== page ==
There are immediate needs for automated surveillance systems in commercial, law enforcement and military applications. Mounting video cameras is cheap, but finding available human resources to observe the output is expensive. Although surveillance cameras are already prevalent in banks, stores, and parking lots, video data currently is used only "after the fact" as a forensic tool, thus losing its primary benefit as an active, real-time medium. What is needed is continuous 24-hour monitoring of surveillance video to alert security officers to a burglary in progress, or to a suspicious individual loitering in the parking lot, while there is still time to prevent the crime. In addition to the obvious security applications, video surveillance technology has been proposed to measure traffic flow, detect accidents on highways, monitor pedestrian congestion in public spaces, compile consumer demographics in shopping malls and amusement parks, log routine maintenance tasks at nuclear facilities, and count endangered species. The numerous military applications include patrolling national borders, measuring the flow of refugees in troubled areas, monitoring peace treaties, and providing secure perimeters around bases and embassies.
Technology advances developed that enable a single human operator to monitor activities over a broad area using a distributed network of active video sensors. The sensor platforms are mainly autonomous, notifying the operator only of salient information as it occurs, and engaging the operator minimally to alter platform operations.
CCTV (Closed Circuit Television) is a visual surveillance technology designed for monitoring a variety of environments and activities. CCTV systems typically involve a fixed (or "dedicated") communications link between cameras and monitors. The modern CCTV systems involve a linked system of cameras with full pan, tilt, and zoom able to be operated remotely from a control room. These systems may involve sophisticated technology. Features can include night vision, computer assisted operation, and motion detection facilities which allows the operator to instruct the system to go on red alert when anything moves in view of the cameras. Camera systems increasingly employ bullet-proof casing, and automated self defense mechanisms which ensure that cameras under attack are covered by neighboring cameras and these can be legitimately described as military style systems.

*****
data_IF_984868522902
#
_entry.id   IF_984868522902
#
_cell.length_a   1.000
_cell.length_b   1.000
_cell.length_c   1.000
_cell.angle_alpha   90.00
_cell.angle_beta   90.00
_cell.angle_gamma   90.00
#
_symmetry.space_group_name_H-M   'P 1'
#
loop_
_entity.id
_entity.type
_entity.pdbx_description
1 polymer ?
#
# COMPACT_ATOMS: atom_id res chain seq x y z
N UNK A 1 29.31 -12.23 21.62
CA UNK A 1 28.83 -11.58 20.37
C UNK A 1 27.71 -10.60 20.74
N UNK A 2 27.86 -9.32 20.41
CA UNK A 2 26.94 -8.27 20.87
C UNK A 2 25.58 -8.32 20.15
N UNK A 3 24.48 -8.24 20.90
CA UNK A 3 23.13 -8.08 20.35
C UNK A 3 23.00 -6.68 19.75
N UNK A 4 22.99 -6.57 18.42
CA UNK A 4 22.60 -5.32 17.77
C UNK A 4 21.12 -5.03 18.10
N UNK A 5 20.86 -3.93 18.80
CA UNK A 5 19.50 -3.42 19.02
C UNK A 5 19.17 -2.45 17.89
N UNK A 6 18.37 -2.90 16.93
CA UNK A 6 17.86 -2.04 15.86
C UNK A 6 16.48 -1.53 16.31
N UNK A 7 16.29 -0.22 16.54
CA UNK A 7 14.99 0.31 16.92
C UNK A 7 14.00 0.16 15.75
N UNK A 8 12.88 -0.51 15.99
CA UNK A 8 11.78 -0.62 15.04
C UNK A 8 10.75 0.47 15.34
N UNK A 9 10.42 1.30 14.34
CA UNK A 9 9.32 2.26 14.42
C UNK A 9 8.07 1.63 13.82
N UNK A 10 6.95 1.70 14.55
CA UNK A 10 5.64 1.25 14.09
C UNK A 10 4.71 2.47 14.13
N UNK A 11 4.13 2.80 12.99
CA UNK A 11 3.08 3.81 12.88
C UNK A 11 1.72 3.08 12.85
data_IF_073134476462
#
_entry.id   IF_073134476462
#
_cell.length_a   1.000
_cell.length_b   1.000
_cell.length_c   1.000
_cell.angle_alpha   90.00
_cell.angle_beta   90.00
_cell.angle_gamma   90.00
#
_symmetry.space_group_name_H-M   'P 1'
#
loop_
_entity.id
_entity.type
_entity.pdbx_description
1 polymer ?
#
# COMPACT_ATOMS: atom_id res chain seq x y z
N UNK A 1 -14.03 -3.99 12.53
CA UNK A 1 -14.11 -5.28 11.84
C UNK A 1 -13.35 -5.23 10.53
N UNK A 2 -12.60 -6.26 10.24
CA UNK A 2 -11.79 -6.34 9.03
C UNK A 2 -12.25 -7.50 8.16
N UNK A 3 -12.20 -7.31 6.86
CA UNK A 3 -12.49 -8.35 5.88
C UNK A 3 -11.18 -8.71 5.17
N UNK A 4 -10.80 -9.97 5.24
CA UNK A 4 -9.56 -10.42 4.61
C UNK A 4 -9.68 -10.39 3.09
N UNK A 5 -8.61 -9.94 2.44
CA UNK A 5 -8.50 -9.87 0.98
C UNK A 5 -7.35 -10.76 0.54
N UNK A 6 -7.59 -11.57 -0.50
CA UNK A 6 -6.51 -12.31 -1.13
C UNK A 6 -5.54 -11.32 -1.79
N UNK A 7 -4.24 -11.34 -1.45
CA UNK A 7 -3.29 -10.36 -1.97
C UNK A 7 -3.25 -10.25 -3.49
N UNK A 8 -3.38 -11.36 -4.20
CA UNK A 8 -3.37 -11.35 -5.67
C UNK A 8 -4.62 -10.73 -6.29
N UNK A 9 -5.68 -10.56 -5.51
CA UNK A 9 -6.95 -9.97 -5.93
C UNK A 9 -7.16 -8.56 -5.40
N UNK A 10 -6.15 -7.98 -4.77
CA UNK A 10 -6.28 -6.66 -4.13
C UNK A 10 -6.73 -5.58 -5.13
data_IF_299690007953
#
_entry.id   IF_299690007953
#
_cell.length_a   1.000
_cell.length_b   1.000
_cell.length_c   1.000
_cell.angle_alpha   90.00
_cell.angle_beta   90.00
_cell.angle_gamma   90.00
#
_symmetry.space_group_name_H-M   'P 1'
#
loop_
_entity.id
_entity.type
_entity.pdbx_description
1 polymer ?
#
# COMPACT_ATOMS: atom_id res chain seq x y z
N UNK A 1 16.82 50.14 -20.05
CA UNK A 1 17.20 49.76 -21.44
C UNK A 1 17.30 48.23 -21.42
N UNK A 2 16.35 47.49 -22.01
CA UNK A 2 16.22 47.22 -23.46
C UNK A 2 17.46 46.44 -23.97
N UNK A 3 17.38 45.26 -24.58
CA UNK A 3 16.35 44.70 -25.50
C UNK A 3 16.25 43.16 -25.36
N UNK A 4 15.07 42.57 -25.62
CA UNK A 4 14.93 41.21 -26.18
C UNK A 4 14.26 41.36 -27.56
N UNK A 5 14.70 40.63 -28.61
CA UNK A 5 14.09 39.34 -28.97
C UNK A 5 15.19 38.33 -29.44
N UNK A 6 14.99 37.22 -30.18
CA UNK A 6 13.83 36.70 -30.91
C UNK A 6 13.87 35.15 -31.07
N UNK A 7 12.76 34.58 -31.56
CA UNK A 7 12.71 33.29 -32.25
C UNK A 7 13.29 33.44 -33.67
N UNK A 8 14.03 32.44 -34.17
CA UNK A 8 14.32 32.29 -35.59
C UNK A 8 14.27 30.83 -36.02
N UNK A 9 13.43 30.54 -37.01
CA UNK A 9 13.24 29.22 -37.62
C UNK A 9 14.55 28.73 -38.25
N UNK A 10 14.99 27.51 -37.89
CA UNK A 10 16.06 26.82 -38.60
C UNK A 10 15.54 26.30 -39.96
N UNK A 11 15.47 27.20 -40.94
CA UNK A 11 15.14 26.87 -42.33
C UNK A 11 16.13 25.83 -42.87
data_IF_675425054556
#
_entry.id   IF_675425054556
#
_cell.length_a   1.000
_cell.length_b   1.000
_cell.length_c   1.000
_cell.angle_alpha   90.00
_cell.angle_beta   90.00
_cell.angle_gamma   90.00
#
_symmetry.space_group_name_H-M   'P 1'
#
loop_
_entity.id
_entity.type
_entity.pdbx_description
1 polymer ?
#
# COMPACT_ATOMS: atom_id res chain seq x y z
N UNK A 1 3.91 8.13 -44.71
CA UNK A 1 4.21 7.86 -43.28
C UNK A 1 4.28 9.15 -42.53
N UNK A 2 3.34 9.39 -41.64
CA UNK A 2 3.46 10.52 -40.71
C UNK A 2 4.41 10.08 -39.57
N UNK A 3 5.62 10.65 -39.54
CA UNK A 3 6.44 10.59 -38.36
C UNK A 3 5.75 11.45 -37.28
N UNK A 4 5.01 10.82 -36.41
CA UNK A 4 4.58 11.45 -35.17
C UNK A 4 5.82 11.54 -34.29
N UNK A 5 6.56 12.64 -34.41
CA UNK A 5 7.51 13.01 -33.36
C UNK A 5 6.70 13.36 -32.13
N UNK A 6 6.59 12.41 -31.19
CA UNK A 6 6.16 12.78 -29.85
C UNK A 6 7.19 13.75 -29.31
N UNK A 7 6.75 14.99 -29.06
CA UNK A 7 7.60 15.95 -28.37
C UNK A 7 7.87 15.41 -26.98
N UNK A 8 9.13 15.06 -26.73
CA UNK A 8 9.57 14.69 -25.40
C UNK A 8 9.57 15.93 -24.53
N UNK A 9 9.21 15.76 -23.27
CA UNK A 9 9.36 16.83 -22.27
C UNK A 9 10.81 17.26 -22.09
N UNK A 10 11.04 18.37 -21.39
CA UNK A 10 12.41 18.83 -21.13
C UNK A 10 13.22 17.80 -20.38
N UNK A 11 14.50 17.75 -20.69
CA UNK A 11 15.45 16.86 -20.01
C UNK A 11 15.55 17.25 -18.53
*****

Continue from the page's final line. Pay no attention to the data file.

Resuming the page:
The clarity of the pictures is often excellent, with many systems being able to recognize a cigarette packet at a hundred meters. We have systems can often work in pitch blackness, bringing images up to daylight level.
We are using products from LookC Limited which is based in Newcastle upon Tyne, England, where the company designs, develops and manufactures web enabled digital CCTV systems. Our products fully exploit IP networking with local and remote viewing, local and remote recording and local and remote administration of up to 16 cameras, including PTZ cameras, per unit. The first generation LookC product was a Windows based system running on a PC, launched in 1998, which was later Internet enabled - at that time the first in the world! The introduction of the second generation, freed from Windows and the PC by the introduction of the Linux operating system and featuring an enhanced Internet enabled system, heralded a major breakthrough in reliability and functionality. The development process is very much at the heart of the business and improvements in both functionality and features are always matched by the need to keep the LookC system simple to install, ultra-reliable and, above all, simple to use. LookC Pro has been developed over the past five years and the development team alone has over 35 years cumulative experience of image capture technology.